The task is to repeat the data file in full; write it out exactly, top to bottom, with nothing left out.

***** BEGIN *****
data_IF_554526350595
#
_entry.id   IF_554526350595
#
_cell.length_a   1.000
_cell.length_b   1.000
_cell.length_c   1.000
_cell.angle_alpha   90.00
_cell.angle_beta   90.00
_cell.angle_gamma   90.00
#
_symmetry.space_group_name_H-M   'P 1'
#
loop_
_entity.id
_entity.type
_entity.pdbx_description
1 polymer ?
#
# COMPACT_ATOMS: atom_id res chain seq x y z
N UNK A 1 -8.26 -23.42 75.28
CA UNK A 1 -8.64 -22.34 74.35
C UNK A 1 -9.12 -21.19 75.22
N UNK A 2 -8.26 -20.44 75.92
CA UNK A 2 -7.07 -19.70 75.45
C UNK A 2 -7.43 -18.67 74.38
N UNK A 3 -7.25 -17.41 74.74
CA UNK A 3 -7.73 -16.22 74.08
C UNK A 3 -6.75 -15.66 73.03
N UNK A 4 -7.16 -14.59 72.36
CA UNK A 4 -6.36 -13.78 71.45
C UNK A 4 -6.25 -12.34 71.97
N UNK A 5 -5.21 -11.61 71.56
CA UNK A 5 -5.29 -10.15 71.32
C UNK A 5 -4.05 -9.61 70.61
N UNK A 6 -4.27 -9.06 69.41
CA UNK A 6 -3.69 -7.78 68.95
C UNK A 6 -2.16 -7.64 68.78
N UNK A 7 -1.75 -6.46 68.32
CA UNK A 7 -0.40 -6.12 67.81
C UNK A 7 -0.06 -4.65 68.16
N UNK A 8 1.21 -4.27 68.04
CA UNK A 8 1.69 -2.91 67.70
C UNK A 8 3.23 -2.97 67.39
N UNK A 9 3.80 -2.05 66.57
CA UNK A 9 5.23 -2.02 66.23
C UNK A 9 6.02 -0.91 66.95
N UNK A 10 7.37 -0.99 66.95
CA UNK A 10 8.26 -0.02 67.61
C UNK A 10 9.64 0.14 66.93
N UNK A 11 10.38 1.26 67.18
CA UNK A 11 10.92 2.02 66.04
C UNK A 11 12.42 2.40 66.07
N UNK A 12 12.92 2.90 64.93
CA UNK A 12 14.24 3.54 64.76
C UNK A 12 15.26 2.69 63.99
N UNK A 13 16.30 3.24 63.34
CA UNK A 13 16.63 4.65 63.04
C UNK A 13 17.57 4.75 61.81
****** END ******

data_IF_554526350595
#
_entry.id   IF_554526350595
#
_cell.length_a   1.000
_cell.length_b   1.000
_cell.length_c   1.000
_cell.angle_alpha   90.00
_cell.angle_beta   90.00
_cell.angle_gamma   90.00
#
_symmetry.space_group_name_H-M   'P 1'
#
loop_
_entity.id
_entity.type
_entity.pdbx_description
1 polymer ?
#
# COMPACT_ATOMS: atom_id res chain seq x y z
N UNK A 1 -8.26 -23.42 75.28
CA UNK A 1 -8.64 -22.34 74.35
C UNK A 1 -9.12 -21.19 75.22
N UNK A 2 -8.26 -20.44 75.92
CA UNK A 2 -7.07 -19.70 75.45
C UNK A 2 -7.43 -18.67 74.38
N UNK A 3 -7.25 -17.41 74.74
CA UNK A 3 -7.73 -16.22 74.08
C UNK A 3 -6.75 -15.66 73.03
N UNK A 4 -7.16 -14.59 72.36
CA UNK A 4 -6.36 -13.78 71.45
C UNK A 4 -6.25 -12.34 71.97
N UNK A 5 -5.21 -11.61 71.56
CA UNK A 5 -5.29 -10.15 71.32
C UNK A 5 -4.05 -9.61 70.61
N UNK A 6 -4.27 -9.06 69.41
CA UNK A 6 -3.69 -7.78 68.95
C UNK A 6 -2.16 -7.64 68.78
N UNK A 7 -1.75 -6.46 68.32
CA UNK A 7 -0.40 -6.12 67.81
C UNK A 7 -0.06 -4.65 68.16
N UNK A 8 1.21 -4.27 68.04
CA UNK A 8 1.69 -2.91 67.70
C UNK A 8 3.23 -2.97 67.39
N UNK A 9 3.80 -2.05 66.57
CA UNK A 9 5.23 -2.02 66.23
C UNK A 9 6.02 -0.91 66.95
N UNK A 10 7.37 -0.99 66.95
CA UNK A 10 8.26 -0.02 67.61
C UNK A 10 9.64 0.14 66.93
N UNK A 11 10.38 1.26 67.18
CA UNK A 11 10.92 2.02 66.04
C UNK A 11 12.42 2.40 66.07
N UNK A 12 12.92 2.90 64.93
CA UNK A 12 14.24 3.54 64.76
C UNK A 12 15.26 2.69 63.99
N UNK A 13 16.30 3.24 63.34
CA UNK A 13 16.63 4.65 63.04
C UNK A 13 17.57 4.75 61.81